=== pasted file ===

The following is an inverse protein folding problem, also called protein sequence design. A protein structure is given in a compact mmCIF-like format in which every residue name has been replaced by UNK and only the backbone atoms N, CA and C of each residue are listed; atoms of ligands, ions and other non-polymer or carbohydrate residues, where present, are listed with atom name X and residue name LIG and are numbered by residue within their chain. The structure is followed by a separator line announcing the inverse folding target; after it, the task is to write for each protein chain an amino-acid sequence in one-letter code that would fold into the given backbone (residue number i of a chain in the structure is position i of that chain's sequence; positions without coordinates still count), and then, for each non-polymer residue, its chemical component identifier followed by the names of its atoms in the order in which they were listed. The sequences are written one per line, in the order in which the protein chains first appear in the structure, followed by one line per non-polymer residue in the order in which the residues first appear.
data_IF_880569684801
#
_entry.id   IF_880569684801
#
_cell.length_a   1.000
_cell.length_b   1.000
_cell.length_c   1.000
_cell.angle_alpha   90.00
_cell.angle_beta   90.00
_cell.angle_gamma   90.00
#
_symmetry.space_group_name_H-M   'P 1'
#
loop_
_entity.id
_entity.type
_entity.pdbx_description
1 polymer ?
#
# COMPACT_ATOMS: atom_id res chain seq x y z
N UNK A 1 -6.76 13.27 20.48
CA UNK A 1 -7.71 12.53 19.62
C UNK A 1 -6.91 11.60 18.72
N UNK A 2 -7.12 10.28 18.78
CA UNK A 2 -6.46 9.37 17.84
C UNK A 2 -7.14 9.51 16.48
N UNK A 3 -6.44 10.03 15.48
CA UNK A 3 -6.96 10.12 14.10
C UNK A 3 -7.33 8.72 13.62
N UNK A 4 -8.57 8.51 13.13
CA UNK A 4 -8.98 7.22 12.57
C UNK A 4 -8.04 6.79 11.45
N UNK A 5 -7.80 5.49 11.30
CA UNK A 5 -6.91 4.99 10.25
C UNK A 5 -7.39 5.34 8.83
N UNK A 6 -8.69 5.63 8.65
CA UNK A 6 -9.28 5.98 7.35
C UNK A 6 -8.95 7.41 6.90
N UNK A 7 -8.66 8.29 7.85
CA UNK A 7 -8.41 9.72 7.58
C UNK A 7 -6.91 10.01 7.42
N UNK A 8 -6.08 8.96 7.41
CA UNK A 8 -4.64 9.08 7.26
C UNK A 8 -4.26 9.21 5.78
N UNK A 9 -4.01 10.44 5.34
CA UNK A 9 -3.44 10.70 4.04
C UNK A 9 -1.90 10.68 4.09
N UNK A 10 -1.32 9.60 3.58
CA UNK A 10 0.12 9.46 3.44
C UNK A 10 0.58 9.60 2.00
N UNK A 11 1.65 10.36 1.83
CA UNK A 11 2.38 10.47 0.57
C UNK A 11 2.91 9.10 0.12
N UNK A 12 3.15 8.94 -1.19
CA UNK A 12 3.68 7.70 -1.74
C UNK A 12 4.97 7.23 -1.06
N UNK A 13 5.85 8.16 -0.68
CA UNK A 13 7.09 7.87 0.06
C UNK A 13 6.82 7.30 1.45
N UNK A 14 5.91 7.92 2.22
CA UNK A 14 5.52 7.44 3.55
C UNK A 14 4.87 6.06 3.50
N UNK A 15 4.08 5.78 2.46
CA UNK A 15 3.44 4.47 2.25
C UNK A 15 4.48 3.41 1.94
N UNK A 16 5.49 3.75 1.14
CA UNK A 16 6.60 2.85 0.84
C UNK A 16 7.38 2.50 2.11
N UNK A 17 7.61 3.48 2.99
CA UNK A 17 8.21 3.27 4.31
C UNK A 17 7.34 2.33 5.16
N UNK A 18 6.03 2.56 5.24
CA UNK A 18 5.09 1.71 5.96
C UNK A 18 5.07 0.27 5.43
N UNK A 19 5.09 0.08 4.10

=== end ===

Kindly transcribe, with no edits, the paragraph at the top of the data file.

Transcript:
The following is an inverse protein folding problem, also called protein sequence design. A protein structure is given in a compact mmCIF-like format in which every residue name has been replaced by UNK and only the backbone atoms N, CA and C of each residue are listed; atoms of ligands, ions and other non-polymer or carbohydrate residues, where present, are listed with atom name X and residue name LIG and are numbered by residue within their chain. The structure is followed by a separator line announcing the inverse folding target; after it, the task is to write for each protein chain an amino-acid sequence in one-letter code that would fold into the given backbone (residue number i of a chain in the structure is position i of that chain's sequence; positions without coordinates still count), and then, for each non-polymer residue, its chemical component identifier followed by the names of its atoms in the order in which they were listed. The sequences are written one per line, in the order in which the protein chains first appear in the structure, followed by one line per non-polymer residue in the order in which the residues first appear.